Risk of bladder cancer from smoking higher than previously thought
Smokers may face a higher risk of bladder cancer than previously thought, a US study has revealed.
Women who smoke are also just as likely as male smokers to develop the disease, according to research published in the Journal of the American Medical Association.
More than 350,000 people are diagnosed with bladder cancer every year worldwide, with more than 10,000 of these in the UK. Smoking is the main preventable risk factor for the disease.
Previous studies have indicated that people who are currently smokers are three times more likely to develop bladder cancer than those who have never smoked.
But the latest findings, based on analysis of data from nearly 500,000 people, suggest that current smokers are four times more likely to develop bladder cancer than those who have never smoked.
One reason could be changes in the chemicals used in cigarettes. The researchers said: "The composition of cigarettes has changed during the past 50 years, leading to a reduction in tar and nicotine concentrations in cigarette smoke, but also to an apparent increase in the concentration of specific carcinogens, including beta-naphthylamine, a known bladder carcinogen."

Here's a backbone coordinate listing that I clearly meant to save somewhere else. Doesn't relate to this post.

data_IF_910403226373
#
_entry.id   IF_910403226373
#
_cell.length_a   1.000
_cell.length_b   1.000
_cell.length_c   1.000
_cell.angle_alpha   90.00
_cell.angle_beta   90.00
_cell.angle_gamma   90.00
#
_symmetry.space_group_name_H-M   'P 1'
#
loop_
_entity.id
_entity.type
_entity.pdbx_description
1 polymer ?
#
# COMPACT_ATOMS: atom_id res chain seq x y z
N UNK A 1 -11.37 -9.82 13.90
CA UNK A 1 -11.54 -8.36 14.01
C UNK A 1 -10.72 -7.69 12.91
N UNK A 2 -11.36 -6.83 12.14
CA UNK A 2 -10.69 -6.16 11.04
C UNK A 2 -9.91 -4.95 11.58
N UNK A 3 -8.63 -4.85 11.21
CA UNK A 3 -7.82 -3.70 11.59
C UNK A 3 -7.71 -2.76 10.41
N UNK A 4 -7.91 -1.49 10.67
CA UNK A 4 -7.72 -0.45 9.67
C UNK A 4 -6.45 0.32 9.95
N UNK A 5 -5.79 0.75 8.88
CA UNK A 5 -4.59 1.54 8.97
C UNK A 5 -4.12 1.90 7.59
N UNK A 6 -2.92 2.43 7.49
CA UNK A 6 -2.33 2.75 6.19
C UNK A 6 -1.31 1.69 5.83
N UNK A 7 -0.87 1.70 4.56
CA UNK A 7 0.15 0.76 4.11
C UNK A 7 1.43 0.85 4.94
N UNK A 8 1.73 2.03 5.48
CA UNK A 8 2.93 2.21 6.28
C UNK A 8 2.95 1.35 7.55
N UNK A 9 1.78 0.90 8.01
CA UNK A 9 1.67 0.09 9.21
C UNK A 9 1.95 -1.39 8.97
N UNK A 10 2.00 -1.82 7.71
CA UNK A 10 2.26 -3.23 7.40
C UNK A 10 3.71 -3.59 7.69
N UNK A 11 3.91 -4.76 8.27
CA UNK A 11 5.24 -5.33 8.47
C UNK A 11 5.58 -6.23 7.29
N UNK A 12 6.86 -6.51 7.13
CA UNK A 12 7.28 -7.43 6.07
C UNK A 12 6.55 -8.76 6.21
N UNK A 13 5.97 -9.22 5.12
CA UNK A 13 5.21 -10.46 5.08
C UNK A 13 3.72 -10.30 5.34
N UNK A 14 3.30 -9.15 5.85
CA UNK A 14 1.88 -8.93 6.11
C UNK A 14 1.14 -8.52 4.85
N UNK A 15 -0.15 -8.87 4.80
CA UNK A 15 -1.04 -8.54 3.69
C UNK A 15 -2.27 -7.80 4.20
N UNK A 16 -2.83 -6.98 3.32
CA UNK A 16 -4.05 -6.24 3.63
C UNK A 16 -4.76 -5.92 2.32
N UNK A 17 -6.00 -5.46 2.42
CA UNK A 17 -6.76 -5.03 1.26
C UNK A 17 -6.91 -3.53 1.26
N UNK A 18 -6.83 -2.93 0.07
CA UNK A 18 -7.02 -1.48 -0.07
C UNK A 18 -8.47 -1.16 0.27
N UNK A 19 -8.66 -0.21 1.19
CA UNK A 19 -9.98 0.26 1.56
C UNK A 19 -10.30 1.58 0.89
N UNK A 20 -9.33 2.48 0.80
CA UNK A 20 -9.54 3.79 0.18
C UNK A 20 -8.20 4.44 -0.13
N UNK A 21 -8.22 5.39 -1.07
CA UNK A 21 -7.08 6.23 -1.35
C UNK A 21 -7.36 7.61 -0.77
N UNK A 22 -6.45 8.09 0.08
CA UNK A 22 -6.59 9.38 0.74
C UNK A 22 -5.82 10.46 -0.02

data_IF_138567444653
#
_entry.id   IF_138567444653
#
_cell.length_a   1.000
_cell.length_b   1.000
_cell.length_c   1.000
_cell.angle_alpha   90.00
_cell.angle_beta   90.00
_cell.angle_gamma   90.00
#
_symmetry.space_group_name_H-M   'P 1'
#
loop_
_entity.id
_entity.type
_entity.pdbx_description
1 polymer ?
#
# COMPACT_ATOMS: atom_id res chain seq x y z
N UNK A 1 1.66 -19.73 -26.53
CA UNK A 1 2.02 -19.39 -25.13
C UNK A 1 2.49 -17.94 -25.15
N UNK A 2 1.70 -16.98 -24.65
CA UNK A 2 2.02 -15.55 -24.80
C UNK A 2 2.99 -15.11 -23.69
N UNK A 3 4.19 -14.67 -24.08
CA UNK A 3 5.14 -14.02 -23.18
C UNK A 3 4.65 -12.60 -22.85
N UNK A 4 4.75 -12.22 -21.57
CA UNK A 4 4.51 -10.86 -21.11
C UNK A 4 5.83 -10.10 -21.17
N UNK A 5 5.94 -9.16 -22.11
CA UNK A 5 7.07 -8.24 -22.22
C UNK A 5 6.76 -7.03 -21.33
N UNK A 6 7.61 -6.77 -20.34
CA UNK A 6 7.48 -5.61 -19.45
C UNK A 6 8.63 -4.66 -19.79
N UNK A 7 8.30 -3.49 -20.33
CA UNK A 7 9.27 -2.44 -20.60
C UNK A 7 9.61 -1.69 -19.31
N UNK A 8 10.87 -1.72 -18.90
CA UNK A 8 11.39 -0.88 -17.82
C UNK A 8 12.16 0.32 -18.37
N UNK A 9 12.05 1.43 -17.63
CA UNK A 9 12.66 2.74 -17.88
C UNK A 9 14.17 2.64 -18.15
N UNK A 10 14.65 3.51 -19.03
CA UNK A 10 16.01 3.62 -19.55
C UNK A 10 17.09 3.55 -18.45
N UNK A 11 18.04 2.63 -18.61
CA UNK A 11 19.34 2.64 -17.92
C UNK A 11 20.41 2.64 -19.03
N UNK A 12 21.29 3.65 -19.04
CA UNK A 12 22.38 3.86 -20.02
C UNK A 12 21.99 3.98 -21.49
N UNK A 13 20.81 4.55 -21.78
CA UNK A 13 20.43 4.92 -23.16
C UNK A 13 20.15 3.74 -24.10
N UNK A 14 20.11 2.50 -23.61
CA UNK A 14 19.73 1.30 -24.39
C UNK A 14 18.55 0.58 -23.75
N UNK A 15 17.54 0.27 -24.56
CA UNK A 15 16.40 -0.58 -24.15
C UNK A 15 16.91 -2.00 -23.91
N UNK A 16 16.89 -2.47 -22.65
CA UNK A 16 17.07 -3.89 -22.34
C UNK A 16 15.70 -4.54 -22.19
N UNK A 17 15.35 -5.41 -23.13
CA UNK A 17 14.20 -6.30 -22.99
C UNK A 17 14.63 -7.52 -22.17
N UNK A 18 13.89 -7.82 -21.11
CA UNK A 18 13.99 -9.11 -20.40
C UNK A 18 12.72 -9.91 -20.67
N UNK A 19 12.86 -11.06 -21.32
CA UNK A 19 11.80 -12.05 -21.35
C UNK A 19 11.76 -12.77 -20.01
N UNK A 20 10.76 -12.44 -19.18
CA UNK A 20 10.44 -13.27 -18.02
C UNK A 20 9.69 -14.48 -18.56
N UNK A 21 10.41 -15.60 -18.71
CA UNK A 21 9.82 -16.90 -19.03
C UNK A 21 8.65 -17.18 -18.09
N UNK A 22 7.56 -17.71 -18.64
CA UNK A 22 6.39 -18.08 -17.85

The team, led by Dr Neal Freedman from the National Cancer Institute at the US Department of Health and Human Services, used the results of a lifestyle survey carried out between October 1995 and December 2006.
According to the researchers, the link between tobacco smoking and bladder cancer may also have been strengthened by increased awareness of the risk among smokers, causing more cases to be diagnosed earlier.
Professor David Phillips, a Cancer Research UK expert on carcinogens, said: "We already know that smoking is the single biggest preventable cause of cancer, killing thousands of people prematurely every year. It causes many different types of cancer, including bladder cancer. This very large US study backs up other recent work to show that the risk of bladder cancer from smoking in the Western world is actually increasing.
"The study does not tell us why. It could be due to earlier diagnosis because of increased symptom awareness, but there's also a strong possibility that it's because manufacturers have changed how tobacco is processed in cigarettes. Either way, the risk of bladder cancer from smoking is higher than previously thought. The study also shows that stopping smoking reduces the risk. All the more reason for smokers to quit the habit."
Copyright Press Association 2011